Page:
Salvation Mountain

I blame our trip to Salvation Mountain on Covid.

Craving a bit of mountain scenery in the desert (I know, it’s a bit unrealistic), I purposefully chose Palm Springs as a stopping point since it boasted an amazing tramway ride into the San Jacinto Mountains. Unfortunately, the tramway schedule had been abbreviated due to the pandemic, resulting in it being closed on our full day in “Hollywood’s Desert Playground.”

Staying with the “mountain” theme, Plan B required a 75 mile drive south on Highway 111, a Border Patrol checkpoint on the way back, and a 6.5 mile cruise down a dirt road that peeled off what looked like a ghost town.

A moment or two after Kurt put the Jeep in park; the dust settled on what once was a World War II military base, and there it was, a multicolored vision that received 1000% approval from my inner child.

An uplifting larger than life mural in the desert, Salvation Mountain was a labor of love created by Leonard Knight. Born in 1931 in New Hampshire, Mr. Knight’s early adult life found him serving in the Army, painting cars in a body shop, and offering guitar lessons to children in the neighborhood. It seemed as if he had very little direction.

All of that changed in 1967, when, at the age of 35, he had an encounter with God while visiting his sister in California. Immediately, he began to tell everyone he knew, and some he didn’t, about God’s love and mercy. Going from church to church, this uneducated man’s simple message wasn’t well received.

Refusing to accept defeat, in 1970, he decided to build a hot air balloon, believing this a more effective means of communication. For fourteen years, he collected fabrics, and was even gifted an old sewing machine, stitching swatches together until the project became much too cumbersome for him to handle. Adding insult to injury, much of the earlier fabric became worn and the stitching began to fail.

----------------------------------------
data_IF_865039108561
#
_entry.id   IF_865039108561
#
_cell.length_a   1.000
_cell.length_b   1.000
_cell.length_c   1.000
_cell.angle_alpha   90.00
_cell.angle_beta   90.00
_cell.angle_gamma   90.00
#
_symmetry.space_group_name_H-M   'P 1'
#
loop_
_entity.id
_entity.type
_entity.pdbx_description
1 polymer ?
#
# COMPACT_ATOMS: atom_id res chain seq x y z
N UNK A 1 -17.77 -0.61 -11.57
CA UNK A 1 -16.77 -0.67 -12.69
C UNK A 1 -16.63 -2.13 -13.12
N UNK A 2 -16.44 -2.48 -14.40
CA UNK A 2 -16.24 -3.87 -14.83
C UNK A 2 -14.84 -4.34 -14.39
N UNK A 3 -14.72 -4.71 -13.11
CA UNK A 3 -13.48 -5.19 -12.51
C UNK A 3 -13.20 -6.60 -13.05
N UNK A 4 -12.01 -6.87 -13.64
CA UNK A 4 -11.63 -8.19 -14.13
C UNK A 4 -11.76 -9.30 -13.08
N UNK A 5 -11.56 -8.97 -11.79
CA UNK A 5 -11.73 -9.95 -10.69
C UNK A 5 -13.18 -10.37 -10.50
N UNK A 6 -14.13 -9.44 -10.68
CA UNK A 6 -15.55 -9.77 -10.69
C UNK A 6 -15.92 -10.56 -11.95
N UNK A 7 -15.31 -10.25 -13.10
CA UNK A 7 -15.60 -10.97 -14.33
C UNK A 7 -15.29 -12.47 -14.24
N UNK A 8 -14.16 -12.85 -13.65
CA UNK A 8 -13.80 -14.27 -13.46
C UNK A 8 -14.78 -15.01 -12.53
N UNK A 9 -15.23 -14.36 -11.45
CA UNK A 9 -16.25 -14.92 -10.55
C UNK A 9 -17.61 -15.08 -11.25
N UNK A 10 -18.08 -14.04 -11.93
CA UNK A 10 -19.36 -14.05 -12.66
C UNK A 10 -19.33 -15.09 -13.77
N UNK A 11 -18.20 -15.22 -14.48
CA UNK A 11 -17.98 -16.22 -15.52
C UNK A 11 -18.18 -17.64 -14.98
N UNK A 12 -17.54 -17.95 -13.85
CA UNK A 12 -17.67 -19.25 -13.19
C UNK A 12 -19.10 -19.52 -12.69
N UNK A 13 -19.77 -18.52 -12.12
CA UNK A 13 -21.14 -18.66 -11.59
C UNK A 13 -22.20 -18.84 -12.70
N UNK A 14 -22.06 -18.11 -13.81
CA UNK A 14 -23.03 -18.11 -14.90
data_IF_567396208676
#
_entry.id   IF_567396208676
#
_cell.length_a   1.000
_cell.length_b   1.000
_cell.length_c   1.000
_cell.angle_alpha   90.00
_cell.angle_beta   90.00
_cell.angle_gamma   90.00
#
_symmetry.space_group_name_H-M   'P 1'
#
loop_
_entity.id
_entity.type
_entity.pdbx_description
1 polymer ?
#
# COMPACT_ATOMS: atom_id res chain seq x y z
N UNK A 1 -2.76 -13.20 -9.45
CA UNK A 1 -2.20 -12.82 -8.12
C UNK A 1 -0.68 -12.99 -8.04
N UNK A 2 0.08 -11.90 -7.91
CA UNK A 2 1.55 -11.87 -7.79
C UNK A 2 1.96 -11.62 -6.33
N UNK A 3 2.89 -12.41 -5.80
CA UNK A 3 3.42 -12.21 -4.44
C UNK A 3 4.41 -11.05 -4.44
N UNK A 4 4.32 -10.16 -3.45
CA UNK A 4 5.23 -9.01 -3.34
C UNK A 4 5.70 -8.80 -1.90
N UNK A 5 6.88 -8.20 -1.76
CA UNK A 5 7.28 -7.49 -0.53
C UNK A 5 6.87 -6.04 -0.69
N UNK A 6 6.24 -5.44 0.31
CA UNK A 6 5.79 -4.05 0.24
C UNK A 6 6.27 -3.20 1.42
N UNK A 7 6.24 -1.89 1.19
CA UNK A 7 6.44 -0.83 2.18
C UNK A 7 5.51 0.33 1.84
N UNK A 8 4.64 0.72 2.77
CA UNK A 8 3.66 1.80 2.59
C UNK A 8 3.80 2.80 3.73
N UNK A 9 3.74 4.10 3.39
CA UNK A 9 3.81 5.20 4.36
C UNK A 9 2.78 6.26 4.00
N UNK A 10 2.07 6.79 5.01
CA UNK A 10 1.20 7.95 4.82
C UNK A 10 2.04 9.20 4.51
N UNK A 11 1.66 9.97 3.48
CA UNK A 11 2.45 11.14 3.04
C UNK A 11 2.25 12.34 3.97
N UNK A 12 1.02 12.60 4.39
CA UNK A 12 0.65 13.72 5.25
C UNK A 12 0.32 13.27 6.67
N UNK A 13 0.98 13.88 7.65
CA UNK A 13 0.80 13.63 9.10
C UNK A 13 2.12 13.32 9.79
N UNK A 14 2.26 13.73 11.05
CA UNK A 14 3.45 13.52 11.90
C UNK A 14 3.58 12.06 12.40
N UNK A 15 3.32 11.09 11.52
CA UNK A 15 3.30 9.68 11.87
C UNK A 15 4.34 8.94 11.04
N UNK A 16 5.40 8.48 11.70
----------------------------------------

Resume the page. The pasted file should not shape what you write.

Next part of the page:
Even though he finally decided to scrap the balloon, his drive and dedication were unstoppable, leading him in 1984 to an abandoned military base near Niland, California. After one failed attempt with concrete, he created an adobe plastered mountain, an expression of love for the one who loved him first.

In 1996, Knight stated, “I was just going to stay one week. It’s been a very good week.” With bright sunshine and blazing temperatures, the mountain colors were constantly fading, and thus, were in continual need of a fresh coat of paint. Furthermore, the word soon spread about this declaration of faith. Visitors came from many parts; Knight welcomed everyone, their questions, thoughts, and prayer petitions.

His health began to fade in 2010, and he was moved to a convalescent home in San Diego a year later. He died in 2014 at the age of 82, but his ministry is far from over. A non profit group, Salvation Mountain, Inc., maintains the property by hiring caretakers and providing supplies. We met the caretaker on site in 2021.

This Covid induced detour is one I will never forget. To learn more about Leonard Knight, I highly recommend watching the documentary Leonard Knight: A Man and His Mountain.


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